A new disability benefit should reflect the policy intent that the important factor is not the medical condition but the effect that it has on people's care and mobility needs.
It is not necessary to have medical practitioners make the decision or involved in the assessment process. As the important factor is the disability, not the medical condition, it is not necessary that the decision maker have detailed knowledge of the medical condition. The essence of the approach at all levels is that, in many cases, it is not highly technical or difficult medical judgments that need to be made--it is, above all, judgments about the effect that a condition has on a person's life. Knowledge of the disability, regardless of the underlying medical reason, is what is needed. By making administrative adjudication officers the decision makers, it is possible to reduce the medical input, reflecting the policy intention of moving away from focus on the medical condition.
The best that an examining medical practitioner can do is to take a snapshot of the person's condition on the day on which he sees that disabled person. Many conditions relapse or progress at different times. One exam on one day cannot accurately capture the long-term disability.
It is much better to rely on the evidence of someone continuously in touch with the disabled person who can give a much better and longer-term assessment of their condition and the effect on their way of life. That will be an improvement. The emphasis should be firmly on self-assessment and on supplementary evidence from those in contact with the claimant, giving proper weight to the judgment of those in the best position to know the effect that a claimant's condition has on his or her life.
This emphasis will give a better picture of the circumstances than the snapshot of a medical examination, which is too frequently all that is provided, so that adjudication officers have a better basis for their decisions.
It may be that in some circumstances a medical examination is desirable or necessary. By not having medical examination as the routine, the medical examinations that do occur can be cost-effective and of high standard. There will be significantly reduced demand for medical examinations, so that even where they do occur there is not a long wait of several months duration, and all claims can be decided more speedily.
A disability benefit should be shifted away from focusing exclusively on incapacity--on what disabled people cannot do--towards doing more to encourage people with disabilities to make the best of the capacity that they have--the things that they can and wish to do.
The claim and assessment process should be made easy for claimants in two ways: by giving them the opportunity to give us a fuller account of the effect that their condition has on their lives; and by giving the opportunity to marshall evidence about their condition from third parties who are involved in their care--their GP, health visitors, district nurses, relatives or other carers. This particularly important point picks up recommendations that have been urged by disabled peoples' organisations.
What is unlikely to have been obvious to anyone who is not a politically-well-read historian of disability benefits is that the majority of what was written above is a direct quote from or otherwise based upon speeches made by Tory MPs - in 1990, when Disability Living Allowance was being introduced. The entire section above is a rebuttal of current Tory MPs positions on the disability benefits DLA and Personal Independence Payments.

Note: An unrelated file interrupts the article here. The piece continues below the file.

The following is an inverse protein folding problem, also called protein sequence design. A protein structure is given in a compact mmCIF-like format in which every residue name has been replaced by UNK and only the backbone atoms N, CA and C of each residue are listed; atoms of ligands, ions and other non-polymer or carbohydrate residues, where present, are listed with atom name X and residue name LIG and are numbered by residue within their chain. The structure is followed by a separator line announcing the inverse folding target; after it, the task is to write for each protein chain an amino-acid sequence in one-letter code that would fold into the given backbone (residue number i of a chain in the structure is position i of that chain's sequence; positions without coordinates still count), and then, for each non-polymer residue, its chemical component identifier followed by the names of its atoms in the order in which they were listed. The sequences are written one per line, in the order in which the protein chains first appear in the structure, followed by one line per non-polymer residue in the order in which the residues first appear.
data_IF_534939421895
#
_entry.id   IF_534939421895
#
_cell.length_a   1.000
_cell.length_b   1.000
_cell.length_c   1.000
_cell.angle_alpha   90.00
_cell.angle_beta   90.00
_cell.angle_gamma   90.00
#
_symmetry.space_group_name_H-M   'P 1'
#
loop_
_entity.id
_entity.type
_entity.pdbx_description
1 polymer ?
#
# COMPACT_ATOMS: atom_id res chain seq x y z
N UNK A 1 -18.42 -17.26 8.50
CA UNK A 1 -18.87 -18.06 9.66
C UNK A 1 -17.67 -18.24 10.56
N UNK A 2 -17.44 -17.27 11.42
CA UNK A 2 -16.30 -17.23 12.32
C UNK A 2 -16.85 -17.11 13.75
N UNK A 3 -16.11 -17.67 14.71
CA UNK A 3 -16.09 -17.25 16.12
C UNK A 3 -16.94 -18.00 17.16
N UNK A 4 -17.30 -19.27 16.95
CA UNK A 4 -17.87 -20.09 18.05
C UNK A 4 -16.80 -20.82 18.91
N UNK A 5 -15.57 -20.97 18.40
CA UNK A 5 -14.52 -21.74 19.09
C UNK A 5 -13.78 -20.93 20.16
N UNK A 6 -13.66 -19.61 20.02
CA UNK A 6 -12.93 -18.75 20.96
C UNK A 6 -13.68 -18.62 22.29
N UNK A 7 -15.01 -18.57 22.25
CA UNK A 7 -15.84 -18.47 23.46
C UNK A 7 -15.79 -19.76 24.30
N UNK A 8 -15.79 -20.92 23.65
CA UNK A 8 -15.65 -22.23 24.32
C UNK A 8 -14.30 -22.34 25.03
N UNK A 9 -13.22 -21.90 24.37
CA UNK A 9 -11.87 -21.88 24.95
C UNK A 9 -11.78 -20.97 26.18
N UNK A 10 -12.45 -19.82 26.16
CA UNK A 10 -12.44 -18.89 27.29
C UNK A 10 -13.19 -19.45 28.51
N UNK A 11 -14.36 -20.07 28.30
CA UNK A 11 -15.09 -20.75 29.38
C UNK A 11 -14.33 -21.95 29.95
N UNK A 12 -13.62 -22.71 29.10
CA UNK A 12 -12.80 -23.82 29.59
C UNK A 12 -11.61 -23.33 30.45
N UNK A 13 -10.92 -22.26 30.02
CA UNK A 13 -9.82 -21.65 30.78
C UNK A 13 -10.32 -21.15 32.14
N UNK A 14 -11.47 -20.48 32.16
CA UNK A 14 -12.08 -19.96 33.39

Some of the issues have not changed - 23 years later, politicians are still telling us to move away from a focus on what disabled people can't do to a focus on what they can do. Apparently in 23 years of change to disability-related benefits we haven't moved very far. Or perhaps this isn't about moving at all, but instead is all about finding any laudable-sounding reason possible for changing a benefit, even when the new benefit no more focusses on what disabled people 'can' do than did the old benefit. Nor is there any discussion here of whether focussing on what disabled people 'can' do is at all a sensible way to assess what assistance a person needs to live or work.
But most striking, and most concerning giving the design and policy intent behind PIP, is the repeated emphasis on not using a face-to-face assessment with a medical examiner. As disabled peoples' organisations have repeatedly pointed out, the Tory government of 1990 knew and the current parties seem all to have somehow forgotten to the extent of believing the opposite, a one-off interview with an external medical examiner is a snapshot and is not necessary. What is needed is the claimant's own knowledge - who else can know so well what is and is not possible? - and the supporting knowledge of those people who, through extensive contact with the claimant, also know well the claimant's level of ability and disability. These are "their GP, health visitors, district nurses, relatives or other carers."
What is most worrying is that the Tory ministers seem to have not read what must surely be one of the most important documents regarding the design of a new benefit - the arguments and reasoning behind the design of the current one. If only they had read it, maybe we would not now be in a position of regression where the experience and knowledge of what is wrong with the assessment method for PIP has been forgotten, overlooked or ignored.
The quotes used in this post can be found at the end of the same post on my website, www.stefbenstead.co.uk